Cold Sores: A Common Complaint
Even if you don’t get cold sores, you probably know someone who does. An estimated 50 to 80 percent of people are infected with herpes simplex virus type 1 (HSV1), the virus that most often causes them. This virus is a close relative of the virus that causes genital herpes, herpes simplex virus type 2 (HSV2).
How sores spread
Most people who get cold sores were infected with HSV1 before age 20, usually by kissing someone with the virus, according to the National Institute of Allergy and Infectious Diseases (NIAID). It’s also possible to start getting sores after using anything with infected saliva on it, such as a razor, towel or eating utensils. Sometimes, you can be exposed to the virus even from someone who doesn’t have an active cold sore.
Although the cold sore HSV1 is different from the one virus that leads to genital herpes, it still can be spread to the genital area, and HSV2 can be spread to the lips. If you touch a cold sore and then rub your eye, the virus can spread to your eyes. This can cause an infection of the eyelids, conjunctiva (white of the eyes) and cornea. Untreated lesions on the cornea can lead to scarring of the cornea, with impaired vision or blindness.
About 10 percent of people who are infected with HSV1 develop their first cold sore within one to two weeks after exposure, the NIAID says. First-time infections are often accompanied by fever, flu-like symptoms and malaise. The sore, or blister, usually develops on the gums, lips or face, but it can appear anywhere on the body. Lesions on the lips are called cold sores or fever blisters. On the body, they are usually called herpes gladiatorum (because this condition is seen frequently in wrestlers); on the genitals, they are called genital herpes. Although they can be quite painful, the sores go away in about two weeks, even without treatment. After the cold sore heals, the virus stays in your nerve cells. Menstruation, sunlight, stress, illness, surgery, or fever may trigger new sores. But, sometimes they show up for no apparent reason.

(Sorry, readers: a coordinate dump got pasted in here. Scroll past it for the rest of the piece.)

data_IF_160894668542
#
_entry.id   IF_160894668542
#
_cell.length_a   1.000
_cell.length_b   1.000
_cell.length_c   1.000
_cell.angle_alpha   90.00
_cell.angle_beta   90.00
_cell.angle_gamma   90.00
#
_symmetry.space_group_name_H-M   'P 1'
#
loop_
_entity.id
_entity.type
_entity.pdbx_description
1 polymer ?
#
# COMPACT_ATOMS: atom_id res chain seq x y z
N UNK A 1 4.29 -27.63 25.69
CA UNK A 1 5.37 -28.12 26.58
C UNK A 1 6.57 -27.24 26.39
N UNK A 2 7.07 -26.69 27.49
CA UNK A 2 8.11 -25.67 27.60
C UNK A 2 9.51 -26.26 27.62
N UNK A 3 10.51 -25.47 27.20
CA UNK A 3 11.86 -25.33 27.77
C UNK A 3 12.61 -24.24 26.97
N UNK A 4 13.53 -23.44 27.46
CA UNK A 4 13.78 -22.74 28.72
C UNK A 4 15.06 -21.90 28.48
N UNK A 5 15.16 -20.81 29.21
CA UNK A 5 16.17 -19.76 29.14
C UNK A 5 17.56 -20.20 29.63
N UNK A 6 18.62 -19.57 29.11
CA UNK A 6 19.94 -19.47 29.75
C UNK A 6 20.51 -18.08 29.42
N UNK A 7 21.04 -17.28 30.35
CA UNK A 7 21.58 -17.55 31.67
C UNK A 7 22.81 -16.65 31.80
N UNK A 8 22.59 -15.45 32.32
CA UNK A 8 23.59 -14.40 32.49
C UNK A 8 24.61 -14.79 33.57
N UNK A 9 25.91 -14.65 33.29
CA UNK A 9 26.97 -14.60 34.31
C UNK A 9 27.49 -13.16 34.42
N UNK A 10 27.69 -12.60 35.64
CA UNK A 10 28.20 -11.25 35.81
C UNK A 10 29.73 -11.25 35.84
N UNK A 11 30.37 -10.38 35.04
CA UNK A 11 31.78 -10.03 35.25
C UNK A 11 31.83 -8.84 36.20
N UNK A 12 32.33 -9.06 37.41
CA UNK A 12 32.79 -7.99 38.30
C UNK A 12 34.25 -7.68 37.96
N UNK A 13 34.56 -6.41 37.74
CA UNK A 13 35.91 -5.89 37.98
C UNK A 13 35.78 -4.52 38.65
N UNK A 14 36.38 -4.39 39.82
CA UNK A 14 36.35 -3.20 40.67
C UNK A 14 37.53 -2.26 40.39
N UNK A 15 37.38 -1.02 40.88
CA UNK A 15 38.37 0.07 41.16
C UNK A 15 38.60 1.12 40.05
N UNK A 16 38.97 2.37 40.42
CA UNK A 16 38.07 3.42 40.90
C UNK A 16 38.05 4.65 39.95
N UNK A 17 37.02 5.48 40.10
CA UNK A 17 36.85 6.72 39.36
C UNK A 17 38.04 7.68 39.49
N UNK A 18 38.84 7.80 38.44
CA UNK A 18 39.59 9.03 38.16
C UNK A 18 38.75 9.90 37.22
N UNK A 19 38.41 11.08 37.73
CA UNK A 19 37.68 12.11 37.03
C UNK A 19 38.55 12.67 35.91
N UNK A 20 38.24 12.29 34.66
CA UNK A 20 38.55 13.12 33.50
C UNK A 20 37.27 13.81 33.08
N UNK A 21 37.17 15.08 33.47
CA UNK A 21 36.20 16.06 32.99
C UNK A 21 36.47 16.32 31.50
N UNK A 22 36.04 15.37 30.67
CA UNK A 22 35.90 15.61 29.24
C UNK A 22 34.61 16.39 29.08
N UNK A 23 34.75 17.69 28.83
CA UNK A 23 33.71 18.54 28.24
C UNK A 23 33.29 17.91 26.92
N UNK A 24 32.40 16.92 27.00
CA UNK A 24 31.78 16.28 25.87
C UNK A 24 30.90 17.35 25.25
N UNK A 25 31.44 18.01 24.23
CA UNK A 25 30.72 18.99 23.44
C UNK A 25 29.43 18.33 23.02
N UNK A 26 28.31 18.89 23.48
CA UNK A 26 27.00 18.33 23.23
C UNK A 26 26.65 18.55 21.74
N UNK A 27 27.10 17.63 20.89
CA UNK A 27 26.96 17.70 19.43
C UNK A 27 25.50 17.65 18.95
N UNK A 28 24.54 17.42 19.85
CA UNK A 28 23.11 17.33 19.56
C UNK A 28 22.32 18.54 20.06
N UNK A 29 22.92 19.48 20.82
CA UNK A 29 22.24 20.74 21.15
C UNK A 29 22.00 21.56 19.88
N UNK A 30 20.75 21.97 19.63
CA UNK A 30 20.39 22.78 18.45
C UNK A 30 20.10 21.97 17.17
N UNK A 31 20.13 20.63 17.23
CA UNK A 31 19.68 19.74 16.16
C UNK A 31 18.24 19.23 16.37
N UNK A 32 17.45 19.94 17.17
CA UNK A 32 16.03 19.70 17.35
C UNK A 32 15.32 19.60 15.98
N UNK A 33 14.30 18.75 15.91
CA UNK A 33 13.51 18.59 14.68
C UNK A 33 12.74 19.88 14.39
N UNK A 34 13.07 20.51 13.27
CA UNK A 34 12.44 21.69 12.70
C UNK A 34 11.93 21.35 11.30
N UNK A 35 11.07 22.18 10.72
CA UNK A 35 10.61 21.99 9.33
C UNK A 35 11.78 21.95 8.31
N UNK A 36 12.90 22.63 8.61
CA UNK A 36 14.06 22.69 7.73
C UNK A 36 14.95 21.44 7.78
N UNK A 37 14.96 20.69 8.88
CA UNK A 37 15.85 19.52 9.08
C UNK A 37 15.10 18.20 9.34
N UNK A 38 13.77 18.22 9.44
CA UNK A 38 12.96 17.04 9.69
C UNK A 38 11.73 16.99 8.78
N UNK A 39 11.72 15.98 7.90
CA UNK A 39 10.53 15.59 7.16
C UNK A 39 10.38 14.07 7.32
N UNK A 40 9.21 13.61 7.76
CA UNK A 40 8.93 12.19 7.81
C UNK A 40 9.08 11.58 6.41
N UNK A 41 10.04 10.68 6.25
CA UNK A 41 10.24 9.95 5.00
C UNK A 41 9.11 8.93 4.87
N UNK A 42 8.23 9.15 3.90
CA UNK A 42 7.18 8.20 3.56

You may be able to tell when a sore is about to appear. You may feel tingling, itching or skin sensitivity. You may have slight swelling, redness or a mild fever, too.
Follow these tips from the NIAID to protect yourself against infection by HSV1:
Don’t kiss or be intimate with anyone who has a sore or feels one coming on.
Wash your hands regularly.
Avoid sharing eating utensils, drinks, lipstick, toothbrushes or razors.
Use hot water to wash items used by someone who gets cold sores.
If you already experience cold sores, try these tips to help prevent flare-ups:
Ask your health care provider about oral antiviral medication. Taking it at the first sign of a sore (when the area begins tingling) may prevent the sore from appearing and also speed healing. Antiviral medication includes acyclovir oral, valacyclovir (oral), and penciclovir (cream).
Try meditation, relaxation techniques or exercise to relieve stress.
Wear lip balm with an SPF of at least 15.
Try an over-the-counter cream. Those with docosanol may speed cold sore healing. Numbing ointments can help relieve pain, itching, and burning. Lip balm may reduce cracking so the sore heals faster.
Use a cool compress to ease pain. Once a sore forms, don’t squeeze, pinch, or pick it. You may delay healing.